Archive for the 'Global Warming and a New Energy Economy' Category

A Little Bit of Drinking Water Contamination – Is That Okay?

By Lynn Thorp, National Campaign Director (Follow Lynn on Twitter – @LTCWA)

Update – February 18, 2014: Click here to tell EPA to Put Drinking Water First and Protect Communities from Coal Ash!

Coal Ash on the Dan River - courtesy of Waterkeeper Alliance

Coal Ash on the Dan River – courtesy of Waterkeeper Alliance

Actually, it’s a complicated question.  But one thing is certain.  Coal plants and other facilities should not be contaminating our rivers, lakes, streams and drinking water sources with arsenic or any other toxic metals and chemicals.  That is why it has been puzzling to see the reaction to the coal ash spill into the Dan River from a recent Duke Energy coal ash disposal site in Eden NC.  This enormous spill has been chronicled by my colleague Jennifer Peters here and here and has made national news.  Local water treatment plants have said that the spill does not pose problems for them because they are able to remove the contaminants in the ash. This is a good thing, though it demonstrates that once again our nation’s Public Water Systems have to clean up toxic waste that should have been prevented upstream. Read the rest of this entry »

Here’s a Bad Idea: Drilling for Gas Under State Forests.

By Steve Hvozdovich, Marcellus Shale Campaign Manager

Governor Corbett wants to open our state forests to drilling…because.

Are you kidding me?

Reopening Pennsylvania’s state forests to new gas development is short sighted and threatens both the environmental and economic benefits our forests provide. Yet during his 2014 State of the State address Governor Tom Corbett proposed doing just that. He wants to do this not only to balance a one time budget gap, but because “there’s a huge amount of gas under state parks and forests, and I don’t believe in leaving it there.” Read the rest of this entry »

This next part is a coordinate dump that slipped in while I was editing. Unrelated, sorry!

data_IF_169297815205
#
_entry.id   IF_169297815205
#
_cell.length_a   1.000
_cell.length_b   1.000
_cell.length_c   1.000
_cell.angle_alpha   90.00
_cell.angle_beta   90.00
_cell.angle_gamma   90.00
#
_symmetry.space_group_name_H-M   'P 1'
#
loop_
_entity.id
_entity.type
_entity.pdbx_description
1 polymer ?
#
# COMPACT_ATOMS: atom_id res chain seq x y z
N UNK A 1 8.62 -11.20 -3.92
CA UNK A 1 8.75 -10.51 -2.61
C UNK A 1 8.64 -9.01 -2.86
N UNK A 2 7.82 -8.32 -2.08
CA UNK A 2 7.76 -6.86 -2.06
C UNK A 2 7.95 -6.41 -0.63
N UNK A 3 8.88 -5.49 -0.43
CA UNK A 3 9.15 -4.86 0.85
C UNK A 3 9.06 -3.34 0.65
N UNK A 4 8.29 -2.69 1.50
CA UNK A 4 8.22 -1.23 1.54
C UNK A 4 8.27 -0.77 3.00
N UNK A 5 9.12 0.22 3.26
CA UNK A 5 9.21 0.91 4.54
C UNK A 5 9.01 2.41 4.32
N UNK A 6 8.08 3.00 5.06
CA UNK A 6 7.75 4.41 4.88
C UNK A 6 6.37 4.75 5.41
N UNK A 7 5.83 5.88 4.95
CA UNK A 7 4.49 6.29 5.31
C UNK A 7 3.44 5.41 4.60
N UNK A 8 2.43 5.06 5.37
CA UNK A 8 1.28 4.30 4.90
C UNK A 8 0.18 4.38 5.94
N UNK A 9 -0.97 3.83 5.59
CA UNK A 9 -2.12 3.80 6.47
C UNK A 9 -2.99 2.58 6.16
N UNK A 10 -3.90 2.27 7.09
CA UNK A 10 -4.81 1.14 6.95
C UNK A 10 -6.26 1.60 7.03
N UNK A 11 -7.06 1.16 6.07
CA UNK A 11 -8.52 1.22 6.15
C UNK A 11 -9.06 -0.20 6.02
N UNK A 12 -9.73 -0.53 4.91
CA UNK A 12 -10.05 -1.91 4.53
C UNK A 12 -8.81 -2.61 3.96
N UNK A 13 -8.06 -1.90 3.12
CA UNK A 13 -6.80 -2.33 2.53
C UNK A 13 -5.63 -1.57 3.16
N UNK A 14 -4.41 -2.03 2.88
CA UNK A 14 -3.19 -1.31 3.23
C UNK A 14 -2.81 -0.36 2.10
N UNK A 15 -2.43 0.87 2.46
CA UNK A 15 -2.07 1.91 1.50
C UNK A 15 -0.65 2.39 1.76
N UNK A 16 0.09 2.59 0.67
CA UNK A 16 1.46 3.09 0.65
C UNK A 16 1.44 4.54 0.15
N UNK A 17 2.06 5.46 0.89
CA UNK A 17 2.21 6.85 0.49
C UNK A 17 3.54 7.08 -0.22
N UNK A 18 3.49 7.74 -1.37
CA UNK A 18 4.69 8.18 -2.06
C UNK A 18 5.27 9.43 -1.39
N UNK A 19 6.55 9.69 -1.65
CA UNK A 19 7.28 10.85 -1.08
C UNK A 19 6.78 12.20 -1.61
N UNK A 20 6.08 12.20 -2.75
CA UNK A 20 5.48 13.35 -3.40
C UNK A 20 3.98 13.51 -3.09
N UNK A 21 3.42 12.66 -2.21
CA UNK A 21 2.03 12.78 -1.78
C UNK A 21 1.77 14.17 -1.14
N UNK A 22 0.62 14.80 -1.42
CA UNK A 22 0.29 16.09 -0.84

A River Runs Gray, Threatening Downstream Water Supplies

By Jennifer Peters, National Water Campaigns Coordinator (Follow Jennifer on Twitter – @EarthAvenger)

Update – February 18, 2014: Click here to tell EPA to Put Drinking Water First and Protect Communities from Coal Ash!

Nearly 72-hours after a stormwater pipe buried beneath a 27-acre unlined coal ash pond burst, wastewater from the pond is still spilling into the Dan River near the town of Eden, North Carolina. Duke Energy, the pond operator, estimates that between 50,000 to 82,000 tons of coal ash has contaminated the Dan River – a volume of ash that would fill between 20 and 32 Olympic-size swimming pools. The company estimates that an additional 24-27 million gallons of coal ash wastewater has poured into the river.

Coal ash is the waste left behind from burning coal and it contains arsenic, lead, mercury, boron, cadmium, selenium, nutrients and other harmful chemicals. Heavy metals like mercury are highly soluble in water, and wastewater from ash ponds pose an especially big threat to aquatic life because these dissolved heavy metals can persist in the environment for a very long time. Heavy metals like mercury also concentrate up the food chain, which is why so many water bodies across the country have fish consumption advisories. Read the rest of this entry »

Finally, Coal Ash Rule Out by End of 2014

By Jennifer Peters, National Water Campaign Coordinator (Follow Jennifer on Twitter – @EarthAvenger)

Update – February 18, 2014: Click here to tell EPA to Put Drinking Water First and Protect Communities from Coal Ash!

After years of delay, the Environmental Protection Agency (EPA) has announced it will finalize a coal ash disposal rule by December 19, 2014.  This is great news and a step in the right direction. It’s also a testament to the power of sustained activism in the court of public opinion and the federal courts. This announcement is the result of a lawsuit settlement brought by public interest groups and the Moapa Band of Paiute tribe in Nevada.  EPA first proposed a coal ash rule in June 2010, largely in response to public outcry following the catastrophic coal ash spill in Tennessee in December 2008 that buried several homes and contaminated nearby streams.  But progress has languished since, despite hundreds of thousands of Americans calling for action. Read the rest of this entry »

California: Still Not Protecting Us from Fracking